State May Tell Teen Drivers to Get to Class

Legislation would require teens spend more time learning behind the wheel

Teenagers may have to spend a lot more time learning how to drive before they get their Texas drivers licenses.

Legislation on the governor's desk would require teenage student drivers to take 34 hours of instruction, 27 of them driving behind the wheel.

Currently, they only need seven hours behind the wheel and another seven hours of observation/instruction, according to Pottsboro Police Chief Brett Arterburn, who pushed for the bill.

Ten of those hours behind the wheel would have to be spent driving at night.

"I think it will give them a bigger variety of situations", said Debra Routh, of One Way Driving School in Lewisville.

Kelsi Sulgrove, 15, of Flower Mound said that while some people may need the extra instruction, the current requirements are enough.

"I think if people need more training, they should sign up for that time, but right now, I'm getting enough," she said.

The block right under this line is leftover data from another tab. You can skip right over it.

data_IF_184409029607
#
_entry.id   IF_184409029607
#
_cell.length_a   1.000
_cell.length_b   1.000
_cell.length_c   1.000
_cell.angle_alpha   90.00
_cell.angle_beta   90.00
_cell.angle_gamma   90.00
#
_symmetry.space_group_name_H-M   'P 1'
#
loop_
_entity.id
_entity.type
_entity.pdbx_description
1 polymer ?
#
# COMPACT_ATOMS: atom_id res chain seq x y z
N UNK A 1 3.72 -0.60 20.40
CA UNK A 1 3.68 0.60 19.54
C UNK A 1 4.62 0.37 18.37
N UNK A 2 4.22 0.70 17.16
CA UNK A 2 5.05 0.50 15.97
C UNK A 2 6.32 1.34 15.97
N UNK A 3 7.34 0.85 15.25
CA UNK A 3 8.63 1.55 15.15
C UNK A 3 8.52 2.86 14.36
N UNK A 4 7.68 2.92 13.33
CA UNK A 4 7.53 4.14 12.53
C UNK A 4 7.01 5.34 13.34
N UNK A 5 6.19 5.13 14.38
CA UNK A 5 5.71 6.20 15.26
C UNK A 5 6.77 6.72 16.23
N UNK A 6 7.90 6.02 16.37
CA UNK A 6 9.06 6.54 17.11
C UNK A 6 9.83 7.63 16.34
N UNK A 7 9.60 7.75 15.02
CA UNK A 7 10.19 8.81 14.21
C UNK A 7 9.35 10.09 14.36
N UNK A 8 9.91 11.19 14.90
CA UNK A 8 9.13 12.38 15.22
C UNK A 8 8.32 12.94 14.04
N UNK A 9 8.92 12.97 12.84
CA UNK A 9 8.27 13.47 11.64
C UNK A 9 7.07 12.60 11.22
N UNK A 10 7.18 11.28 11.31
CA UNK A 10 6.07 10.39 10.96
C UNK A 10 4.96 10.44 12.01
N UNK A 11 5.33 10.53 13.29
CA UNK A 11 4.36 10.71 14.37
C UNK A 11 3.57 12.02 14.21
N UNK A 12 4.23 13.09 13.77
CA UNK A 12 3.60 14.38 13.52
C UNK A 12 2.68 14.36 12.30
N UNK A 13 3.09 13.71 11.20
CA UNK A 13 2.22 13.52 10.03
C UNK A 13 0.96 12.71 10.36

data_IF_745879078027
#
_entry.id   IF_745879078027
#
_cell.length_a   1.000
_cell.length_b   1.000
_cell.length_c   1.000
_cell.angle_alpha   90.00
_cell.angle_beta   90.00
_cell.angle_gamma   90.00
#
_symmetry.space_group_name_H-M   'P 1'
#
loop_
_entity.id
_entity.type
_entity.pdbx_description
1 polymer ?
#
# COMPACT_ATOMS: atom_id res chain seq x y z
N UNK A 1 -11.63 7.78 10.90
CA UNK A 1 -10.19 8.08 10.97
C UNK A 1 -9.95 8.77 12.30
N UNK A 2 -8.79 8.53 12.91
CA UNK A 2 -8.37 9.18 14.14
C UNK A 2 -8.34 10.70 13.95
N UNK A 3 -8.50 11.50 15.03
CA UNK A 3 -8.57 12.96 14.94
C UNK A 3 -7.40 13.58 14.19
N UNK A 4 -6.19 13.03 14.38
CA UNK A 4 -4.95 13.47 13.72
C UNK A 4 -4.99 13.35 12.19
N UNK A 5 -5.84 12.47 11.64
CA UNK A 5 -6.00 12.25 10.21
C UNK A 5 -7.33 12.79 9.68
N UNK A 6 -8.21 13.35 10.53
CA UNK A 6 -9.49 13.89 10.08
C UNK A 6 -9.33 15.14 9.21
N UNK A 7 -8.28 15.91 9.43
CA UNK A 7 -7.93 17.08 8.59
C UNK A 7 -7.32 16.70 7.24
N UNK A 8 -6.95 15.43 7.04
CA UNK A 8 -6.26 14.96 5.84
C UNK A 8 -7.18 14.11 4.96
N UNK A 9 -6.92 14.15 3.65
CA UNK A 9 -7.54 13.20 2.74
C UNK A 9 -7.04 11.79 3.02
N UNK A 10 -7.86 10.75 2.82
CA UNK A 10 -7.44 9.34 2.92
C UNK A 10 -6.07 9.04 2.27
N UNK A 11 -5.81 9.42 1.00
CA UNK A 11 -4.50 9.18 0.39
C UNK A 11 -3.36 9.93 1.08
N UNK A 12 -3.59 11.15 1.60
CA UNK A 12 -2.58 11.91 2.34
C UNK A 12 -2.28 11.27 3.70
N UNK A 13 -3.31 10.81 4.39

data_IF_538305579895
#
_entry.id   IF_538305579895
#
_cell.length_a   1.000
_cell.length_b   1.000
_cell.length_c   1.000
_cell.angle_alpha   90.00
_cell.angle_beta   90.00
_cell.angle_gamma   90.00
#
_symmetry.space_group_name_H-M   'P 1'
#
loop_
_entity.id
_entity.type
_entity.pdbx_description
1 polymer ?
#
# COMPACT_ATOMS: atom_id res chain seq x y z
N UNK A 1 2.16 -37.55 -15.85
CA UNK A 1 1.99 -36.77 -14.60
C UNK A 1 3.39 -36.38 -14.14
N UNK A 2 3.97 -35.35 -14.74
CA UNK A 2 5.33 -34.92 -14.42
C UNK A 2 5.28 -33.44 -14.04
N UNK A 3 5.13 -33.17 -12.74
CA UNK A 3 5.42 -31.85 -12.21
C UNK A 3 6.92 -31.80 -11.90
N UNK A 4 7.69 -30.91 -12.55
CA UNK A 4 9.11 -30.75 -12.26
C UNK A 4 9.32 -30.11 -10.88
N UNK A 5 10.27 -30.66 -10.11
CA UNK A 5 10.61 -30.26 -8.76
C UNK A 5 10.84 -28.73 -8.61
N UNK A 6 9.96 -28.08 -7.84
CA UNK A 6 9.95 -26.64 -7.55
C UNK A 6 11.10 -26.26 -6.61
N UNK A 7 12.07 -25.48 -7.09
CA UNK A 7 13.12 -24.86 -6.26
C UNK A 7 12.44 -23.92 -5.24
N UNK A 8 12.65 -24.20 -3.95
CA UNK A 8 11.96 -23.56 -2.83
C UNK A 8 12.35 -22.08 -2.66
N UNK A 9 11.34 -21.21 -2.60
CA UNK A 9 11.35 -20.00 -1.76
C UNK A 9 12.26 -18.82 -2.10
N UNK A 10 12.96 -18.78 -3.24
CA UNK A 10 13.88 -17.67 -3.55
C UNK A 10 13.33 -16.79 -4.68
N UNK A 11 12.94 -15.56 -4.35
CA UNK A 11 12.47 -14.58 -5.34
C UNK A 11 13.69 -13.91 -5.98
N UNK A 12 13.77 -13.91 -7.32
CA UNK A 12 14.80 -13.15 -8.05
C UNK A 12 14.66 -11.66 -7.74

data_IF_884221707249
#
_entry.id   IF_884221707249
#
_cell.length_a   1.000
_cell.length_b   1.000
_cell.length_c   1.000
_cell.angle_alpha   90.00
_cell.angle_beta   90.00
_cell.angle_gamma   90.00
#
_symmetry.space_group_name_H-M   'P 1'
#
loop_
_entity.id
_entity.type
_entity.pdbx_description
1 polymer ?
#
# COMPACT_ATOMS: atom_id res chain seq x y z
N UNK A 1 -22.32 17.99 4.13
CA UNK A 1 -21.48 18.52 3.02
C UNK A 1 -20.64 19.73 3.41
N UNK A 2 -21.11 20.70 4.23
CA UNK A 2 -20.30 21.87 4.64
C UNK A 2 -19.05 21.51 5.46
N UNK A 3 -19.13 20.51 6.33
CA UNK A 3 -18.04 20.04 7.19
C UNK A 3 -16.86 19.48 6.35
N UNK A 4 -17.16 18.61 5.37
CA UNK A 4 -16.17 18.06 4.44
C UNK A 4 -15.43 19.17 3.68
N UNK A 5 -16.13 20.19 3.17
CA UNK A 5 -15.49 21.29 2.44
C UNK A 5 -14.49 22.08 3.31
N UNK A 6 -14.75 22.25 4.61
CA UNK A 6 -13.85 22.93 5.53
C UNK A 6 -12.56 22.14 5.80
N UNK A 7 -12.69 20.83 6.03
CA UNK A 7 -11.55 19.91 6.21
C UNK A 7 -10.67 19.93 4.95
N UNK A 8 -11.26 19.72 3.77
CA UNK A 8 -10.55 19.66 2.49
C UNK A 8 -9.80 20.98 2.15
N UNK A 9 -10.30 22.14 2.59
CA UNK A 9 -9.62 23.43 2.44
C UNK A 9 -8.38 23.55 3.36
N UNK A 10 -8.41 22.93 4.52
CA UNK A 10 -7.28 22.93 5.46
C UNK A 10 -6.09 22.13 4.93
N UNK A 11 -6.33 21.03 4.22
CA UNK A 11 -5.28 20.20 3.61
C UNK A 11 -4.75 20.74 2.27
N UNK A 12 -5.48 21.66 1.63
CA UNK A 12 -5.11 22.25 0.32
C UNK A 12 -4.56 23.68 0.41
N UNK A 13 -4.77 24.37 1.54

But her mother had a different view.

"I think it would be much better to have more instruction and actually more driving time," Melodie Sulgrove said. "I mean, the more, the better, and I think the more practice they have is much better."

The Less Tears More Years Act would also require first-time drivers to pass not only the state's written test, but also a roads skills test with a state trooper.

First-time drivers between the ages of 18 and 20 would be required to take a driver's education course.

The law would also extend the graduated driver's license period for teenage drivers from six months to a year, restricting driving during certain hours. During that time, teenage drivers would not be allowed to have more than one passenger who is younger than 21 or use a cell phone while behind the wheel.

"This puts more restrictions on teens driving late at night, it puts more restrictions having young people -- additional young people in the car -- and also puts more restrictions on texting and using the cell phone," said Dan Ronan, of AAA Texas. "In our view, that's a win-win-win."

Gov. Rick Perry has until Sunday to either sign the bill, veto it or let it become law without his signature. If the legislation becomes law, it will take effect Sept. 1.

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